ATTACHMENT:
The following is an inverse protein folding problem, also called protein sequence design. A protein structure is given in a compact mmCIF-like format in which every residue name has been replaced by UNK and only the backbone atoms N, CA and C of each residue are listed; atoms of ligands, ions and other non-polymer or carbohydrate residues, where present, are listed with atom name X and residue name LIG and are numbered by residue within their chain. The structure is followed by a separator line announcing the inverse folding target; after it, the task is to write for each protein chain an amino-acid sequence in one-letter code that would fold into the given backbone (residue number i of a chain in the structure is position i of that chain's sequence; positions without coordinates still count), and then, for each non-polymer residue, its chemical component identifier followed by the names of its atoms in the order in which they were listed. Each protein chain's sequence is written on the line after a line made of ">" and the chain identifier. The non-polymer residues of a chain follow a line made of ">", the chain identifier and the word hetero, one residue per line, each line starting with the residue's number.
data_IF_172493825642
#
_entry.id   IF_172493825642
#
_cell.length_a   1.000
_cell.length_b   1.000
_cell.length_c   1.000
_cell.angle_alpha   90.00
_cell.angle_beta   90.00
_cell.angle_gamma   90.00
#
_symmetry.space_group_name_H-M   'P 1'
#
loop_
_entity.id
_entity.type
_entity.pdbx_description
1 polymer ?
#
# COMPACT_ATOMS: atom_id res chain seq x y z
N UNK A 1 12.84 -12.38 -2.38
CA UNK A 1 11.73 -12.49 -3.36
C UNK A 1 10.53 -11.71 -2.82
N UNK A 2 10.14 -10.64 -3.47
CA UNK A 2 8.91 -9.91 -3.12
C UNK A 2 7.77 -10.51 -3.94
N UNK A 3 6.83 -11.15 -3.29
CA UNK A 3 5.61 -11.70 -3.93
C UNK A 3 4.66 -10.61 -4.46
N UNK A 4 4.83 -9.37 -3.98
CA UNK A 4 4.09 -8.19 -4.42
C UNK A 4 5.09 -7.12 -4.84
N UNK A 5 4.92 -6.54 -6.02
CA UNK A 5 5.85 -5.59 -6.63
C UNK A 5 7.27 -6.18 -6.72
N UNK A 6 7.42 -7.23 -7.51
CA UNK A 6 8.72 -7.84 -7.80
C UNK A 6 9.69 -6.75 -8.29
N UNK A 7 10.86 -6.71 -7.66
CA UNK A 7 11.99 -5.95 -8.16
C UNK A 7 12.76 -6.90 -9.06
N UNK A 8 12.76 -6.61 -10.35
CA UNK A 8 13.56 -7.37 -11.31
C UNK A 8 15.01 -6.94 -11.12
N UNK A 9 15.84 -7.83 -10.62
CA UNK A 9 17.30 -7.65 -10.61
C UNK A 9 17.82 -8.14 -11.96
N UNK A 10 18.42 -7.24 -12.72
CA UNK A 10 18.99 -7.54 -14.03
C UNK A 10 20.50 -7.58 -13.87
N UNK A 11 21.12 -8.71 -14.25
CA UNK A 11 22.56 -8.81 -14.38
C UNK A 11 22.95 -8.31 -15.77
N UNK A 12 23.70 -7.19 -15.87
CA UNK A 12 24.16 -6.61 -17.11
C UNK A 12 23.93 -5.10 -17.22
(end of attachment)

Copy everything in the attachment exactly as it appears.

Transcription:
The following is an inverse protein folding problem, also called protein sequence design. A protein structure is given in a compact mmCIF-like format in which every residue name has been replaced by UNK and only the backbone atoms N, CA and C of each residue are listed; atoms of ligands, ions and other non-polymer or carbohydrate residues, where present, are listed with atom name X and residue name LIG and are numbered by residue within their chain. The structure is followed by a separator line announcing the inverse folding target; after it, the task is to write for each protein chain an amino-acid sequence in one-letter code that would fold into the given backbone (residue number i of a chain in the structure is position i of that chain's sequence; positions without coordinates still count), and then, for each non-polymer residue, its chemical component identifier followed by the names of its atoms in the order in which they were listed. Each protein chain's sequence is written on the line after a line made of ">" and the chain identifier. The non-polymer residues of a chain follow a line made of ">", the chain identifier and the word hetero, one residue per line, each line starting with the residue's number.
data_IF_172493825642
#
_entry.id   IF_172493825642
#
_cell.length_a   1.000
_cell.length_b   1.000
_cell.length_c   1.000
_cell.angle_alpha   90.00
_cell.angle_beta   90.00
_cell.angle_gamma   90.00
#
_symmetry.space_group_name_H-M   'P 1'
#
loop_
_entity.id
_entity.type
_entity.pdbx_description
1 polymer ?
#
# COMPACT_ATOMS: atom_id res chain seq x y z
N UNK A 1 12.84 -12.38 -2.38
CA UNK A 1 11.73 -12.49 -3.36
C UNK A 1 10.53 -11.71 -2.82
N UNK A 2 10.14 -10.64 -3.47
CA UNK A 2 8.91 -9.91 -3.12
C UNK A 2 7.77 -10.51 -3.94
N UNK A 3 6.83 -11.15 -3.29
CA UNK A 3 5.61 -11.70 -3.93
C UNK A 3 4.66 -10.61 -4.46
N UNK A 4 4.83 -9.37 -3.98
CA UNK A 4 4.09 -8.19 -4.42
C UNK A 4 5.09 -7.12 -4.84
N UNK A 5 4.92 -6.54 -6.02
CA UNK A 5 5.85 -5.59 -6.63
C UNK A 5 7.27 -6.18 -6.72
N UNK A 6 7.42 -7.23 -7.51
CA UNK A 6 8.72 -7.84 -7.80
C UNK A 6 9.69 -6.75 -8.29
N UNK A 7 10.86 -6.71 -7.66
CA UNK A 7 11.99 -5.95 -8.16
C UNK A 7 12.76 -6.90 -9.06
N UNK A 8 12.76 -6.61 -10.35
CA UNK A 8 13.56 -7.37 -11.31
C UNK A 8 15.01 -6.94 -11.12
N UNK A 9 15.84 -7.83 -10.62
CA UNK A 9 17.30 -7.65 -10.61
C UNK A 9 17.82 -8.14 -11.96
N UNK A 10 18.42 -7.24 -12.72
CA UNK A 10 18.99 -7.54 -14.03
C UNK A 10 20.50 -7.58 -13.87
N UNK A 11 21.12 -8.71 -14.25
CA UNK A 11 22.56 -8.81 -14.38
C UNK A 11 22.95 -8.31 -15.77
N UNK A 12 23.70 -7.19 -15.87
CA UNK A 12 24.16 -6.61 -17.11
C UNK A 12 23.93 -5.10 -17.22